Youth sports participants are vulnerable to sexual abuse

Coaches are in a unique position of authority over players — and the number of coaches who abuse that privilege is shocking.

Youth sports play an important role in many students' lives. Sports activities are a way for young people to have fun, stay active, and even get into college. Coaches can have a vast amount of influence over a young player. A good coach imparts skills, values and is often a primary role model. Coaches can spend more one-on-one time with players, have time outside of school hours, and may not be as accountable to third parties as adults in other positions of authority. Unfortunately, because coaches have such a vast influence on players, when a few coaches abuse their position and sexually assault their players, the consequences are numerous and long-lasting.

That is why sexual abuse perpetrated by coaches is so horrific.

The prevalence of such abuse is shocking. The entire nation was appalled by the Penn State scandal involving Jerry Sandusky. A recent article in Outside magazine by Rachel Sturtz detailed the prevalence of sexual abuse in competitive swimming. While it is clear that some coaches and institutions fail to adequately protect children, there is no one sport that puts participants more at risk than others - and there are not always any warning signs for parents as to what coach might pose a risk to players.

No one indicator of risk

While coaches who sexually assault minors often make headlines, there are still some unfortunate myths that permeate the discussion of sexual abuse in sports. Youth participants of both genders are subject to sexual abuse by coaches. In addition, coaches of both genders perpetrate crimes against their players.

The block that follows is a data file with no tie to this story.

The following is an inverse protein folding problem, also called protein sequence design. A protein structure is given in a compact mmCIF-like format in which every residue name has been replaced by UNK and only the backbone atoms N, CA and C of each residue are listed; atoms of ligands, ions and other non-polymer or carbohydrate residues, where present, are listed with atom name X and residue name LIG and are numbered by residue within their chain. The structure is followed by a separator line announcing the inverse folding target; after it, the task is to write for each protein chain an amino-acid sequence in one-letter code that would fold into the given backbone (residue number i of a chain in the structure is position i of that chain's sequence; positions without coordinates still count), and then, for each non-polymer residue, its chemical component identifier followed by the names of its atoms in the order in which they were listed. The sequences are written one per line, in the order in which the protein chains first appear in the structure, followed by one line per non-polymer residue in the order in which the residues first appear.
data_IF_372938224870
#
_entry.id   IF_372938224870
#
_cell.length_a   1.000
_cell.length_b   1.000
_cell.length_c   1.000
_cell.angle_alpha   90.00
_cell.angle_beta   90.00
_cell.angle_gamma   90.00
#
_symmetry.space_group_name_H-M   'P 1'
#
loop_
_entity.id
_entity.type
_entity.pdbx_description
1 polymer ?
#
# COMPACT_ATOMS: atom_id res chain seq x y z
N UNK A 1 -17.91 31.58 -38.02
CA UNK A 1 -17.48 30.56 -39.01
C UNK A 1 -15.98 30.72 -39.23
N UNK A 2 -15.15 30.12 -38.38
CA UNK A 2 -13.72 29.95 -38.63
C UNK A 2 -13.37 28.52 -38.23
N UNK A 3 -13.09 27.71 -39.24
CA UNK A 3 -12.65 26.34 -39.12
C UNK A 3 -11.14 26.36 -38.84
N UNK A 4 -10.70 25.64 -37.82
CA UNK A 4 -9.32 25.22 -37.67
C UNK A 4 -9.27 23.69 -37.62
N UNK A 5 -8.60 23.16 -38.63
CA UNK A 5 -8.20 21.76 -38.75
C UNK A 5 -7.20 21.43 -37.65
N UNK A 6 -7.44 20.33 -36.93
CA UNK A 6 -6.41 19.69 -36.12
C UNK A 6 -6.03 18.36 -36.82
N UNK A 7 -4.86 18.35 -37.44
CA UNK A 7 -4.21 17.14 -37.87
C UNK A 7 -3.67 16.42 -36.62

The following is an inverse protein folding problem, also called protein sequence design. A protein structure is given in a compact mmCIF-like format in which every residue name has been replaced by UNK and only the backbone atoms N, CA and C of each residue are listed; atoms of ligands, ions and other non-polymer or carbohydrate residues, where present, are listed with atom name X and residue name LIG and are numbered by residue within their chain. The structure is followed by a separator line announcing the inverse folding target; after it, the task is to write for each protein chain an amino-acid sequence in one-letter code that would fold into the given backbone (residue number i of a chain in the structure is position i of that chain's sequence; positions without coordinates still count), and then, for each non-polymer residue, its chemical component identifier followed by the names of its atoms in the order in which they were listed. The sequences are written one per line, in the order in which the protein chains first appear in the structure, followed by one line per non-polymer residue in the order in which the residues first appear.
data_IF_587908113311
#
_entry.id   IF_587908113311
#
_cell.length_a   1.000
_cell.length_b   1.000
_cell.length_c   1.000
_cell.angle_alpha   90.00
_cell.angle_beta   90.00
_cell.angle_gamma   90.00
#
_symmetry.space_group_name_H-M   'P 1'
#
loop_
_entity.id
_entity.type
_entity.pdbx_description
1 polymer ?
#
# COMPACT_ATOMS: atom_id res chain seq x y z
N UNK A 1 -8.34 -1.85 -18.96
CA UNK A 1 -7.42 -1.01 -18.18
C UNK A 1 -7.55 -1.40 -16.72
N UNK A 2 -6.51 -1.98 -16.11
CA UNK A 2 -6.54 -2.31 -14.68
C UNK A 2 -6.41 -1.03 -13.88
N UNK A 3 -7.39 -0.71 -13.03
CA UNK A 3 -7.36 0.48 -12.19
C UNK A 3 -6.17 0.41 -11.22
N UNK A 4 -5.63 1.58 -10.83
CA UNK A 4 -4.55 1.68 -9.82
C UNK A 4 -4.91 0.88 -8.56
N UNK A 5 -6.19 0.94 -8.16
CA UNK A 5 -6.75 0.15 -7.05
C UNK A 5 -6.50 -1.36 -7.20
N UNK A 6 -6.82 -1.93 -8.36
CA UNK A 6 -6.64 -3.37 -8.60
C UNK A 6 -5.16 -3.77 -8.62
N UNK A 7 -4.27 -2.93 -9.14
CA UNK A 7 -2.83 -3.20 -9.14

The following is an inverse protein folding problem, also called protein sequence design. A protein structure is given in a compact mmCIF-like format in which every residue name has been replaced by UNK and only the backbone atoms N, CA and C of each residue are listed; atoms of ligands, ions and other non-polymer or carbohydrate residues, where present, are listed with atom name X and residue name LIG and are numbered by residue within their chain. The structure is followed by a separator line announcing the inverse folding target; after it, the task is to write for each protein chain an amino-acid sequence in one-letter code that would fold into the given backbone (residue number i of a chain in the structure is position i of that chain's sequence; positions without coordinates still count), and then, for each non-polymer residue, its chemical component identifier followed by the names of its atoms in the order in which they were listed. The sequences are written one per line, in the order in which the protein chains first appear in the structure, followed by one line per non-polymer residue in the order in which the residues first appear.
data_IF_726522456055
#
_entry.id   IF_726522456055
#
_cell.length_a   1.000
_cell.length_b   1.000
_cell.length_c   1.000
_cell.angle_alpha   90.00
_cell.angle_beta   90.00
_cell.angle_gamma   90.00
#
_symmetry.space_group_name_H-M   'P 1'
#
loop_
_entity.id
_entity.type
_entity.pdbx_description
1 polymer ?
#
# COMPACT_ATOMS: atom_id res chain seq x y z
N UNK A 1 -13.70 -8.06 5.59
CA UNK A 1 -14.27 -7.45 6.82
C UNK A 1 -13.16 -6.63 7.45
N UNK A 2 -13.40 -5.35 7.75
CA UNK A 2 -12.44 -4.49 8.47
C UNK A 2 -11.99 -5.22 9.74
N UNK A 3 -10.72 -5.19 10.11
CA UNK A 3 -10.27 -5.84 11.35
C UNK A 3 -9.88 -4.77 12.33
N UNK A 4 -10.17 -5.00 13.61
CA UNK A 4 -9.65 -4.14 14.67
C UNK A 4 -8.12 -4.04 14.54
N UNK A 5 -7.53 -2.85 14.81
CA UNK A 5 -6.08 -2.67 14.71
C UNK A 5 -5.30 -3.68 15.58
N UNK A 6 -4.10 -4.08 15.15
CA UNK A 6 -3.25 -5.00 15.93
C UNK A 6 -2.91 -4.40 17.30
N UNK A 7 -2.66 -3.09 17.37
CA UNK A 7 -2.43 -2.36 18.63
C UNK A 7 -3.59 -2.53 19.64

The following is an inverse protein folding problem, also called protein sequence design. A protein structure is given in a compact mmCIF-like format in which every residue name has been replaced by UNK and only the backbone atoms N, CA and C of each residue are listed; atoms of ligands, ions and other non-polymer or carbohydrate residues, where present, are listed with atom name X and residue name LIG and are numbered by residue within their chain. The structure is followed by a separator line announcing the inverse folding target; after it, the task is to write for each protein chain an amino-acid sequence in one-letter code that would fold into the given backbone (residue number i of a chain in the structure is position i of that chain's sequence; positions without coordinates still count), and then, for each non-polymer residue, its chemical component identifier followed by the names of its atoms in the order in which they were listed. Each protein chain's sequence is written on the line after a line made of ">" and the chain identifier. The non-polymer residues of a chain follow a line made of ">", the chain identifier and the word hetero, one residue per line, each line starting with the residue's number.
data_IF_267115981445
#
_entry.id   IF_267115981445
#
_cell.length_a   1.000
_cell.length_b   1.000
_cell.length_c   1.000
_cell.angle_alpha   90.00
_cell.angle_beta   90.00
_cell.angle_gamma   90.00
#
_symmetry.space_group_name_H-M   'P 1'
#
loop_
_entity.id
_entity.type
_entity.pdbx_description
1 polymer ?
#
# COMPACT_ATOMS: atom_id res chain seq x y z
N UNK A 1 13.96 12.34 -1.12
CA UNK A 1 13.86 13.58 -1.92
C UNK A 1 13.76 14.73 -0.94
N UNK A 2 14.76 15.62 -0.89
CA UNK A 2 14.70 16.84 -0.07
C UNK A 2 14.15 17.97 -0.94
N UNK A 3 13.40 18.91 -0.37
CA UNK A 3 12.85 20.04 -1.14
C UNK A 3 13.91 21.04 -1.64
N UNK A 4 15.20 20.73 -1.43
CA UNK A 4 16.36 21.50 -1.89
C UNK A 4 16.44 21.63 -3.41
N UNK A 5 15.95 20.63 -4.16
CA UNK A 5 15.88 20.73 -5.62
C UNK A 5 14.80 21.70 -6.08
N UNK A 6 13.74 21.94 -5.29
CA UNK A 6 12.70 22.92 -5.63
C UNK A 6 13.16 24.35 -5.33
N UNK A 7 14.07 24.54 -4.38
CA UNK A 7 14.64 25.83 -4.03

For male sports participants who are abused by female coaches, there can be a difficulty overcoming certain stereotypes. While research has pointed to the detrimental effect of sexual assault regardless of the genders involved, male students may face an uphill battle when attempting to speak out about past instances of sexual assault. Female coaches may face fewer consequences as a result of their crimes, according to a recent article published in the Washington Post.

Another myth is that giving previous conflicting testimony means a sexual abuse victim is lying. Yet research has shown that young survivors of sexual abuse can have memory loss, feel conflicted and guilty about what occurred, and may not even realize a previously respected coach just broke the law and behaved as immorally as a person can. Is it any wonder then that it takes some time for the full story to come out?

Legal options against educational institutions and coaches

Holding institutions accountable for a culture that allows sexual abuse to take place is an important part of protecting youth sports participants. Because of the highly competitive atmosphere surrounding many youth sports, institutions may be reluctant to investigate allegations of sexual abuse if it puts a competitive program at risk. But institutions cannot place winning over the health and safety of players. Athletic and educational institutions that do not protect their participants from sexual abuse are liable for the damage that arises for failing in their duty.

Families affected by sexual abuse do have legal options. The experienced attorneys at Tremont Sheldon Robinson Mahoney have represented numerous abuse survivors throughout the years. Sexual abuse survivors should contact Tremont Sheldon Robinson Mahoney to discuss legal options and how best to obtain a measure of justice.

Keywords: Sexual abuse, youth sports, lawsuit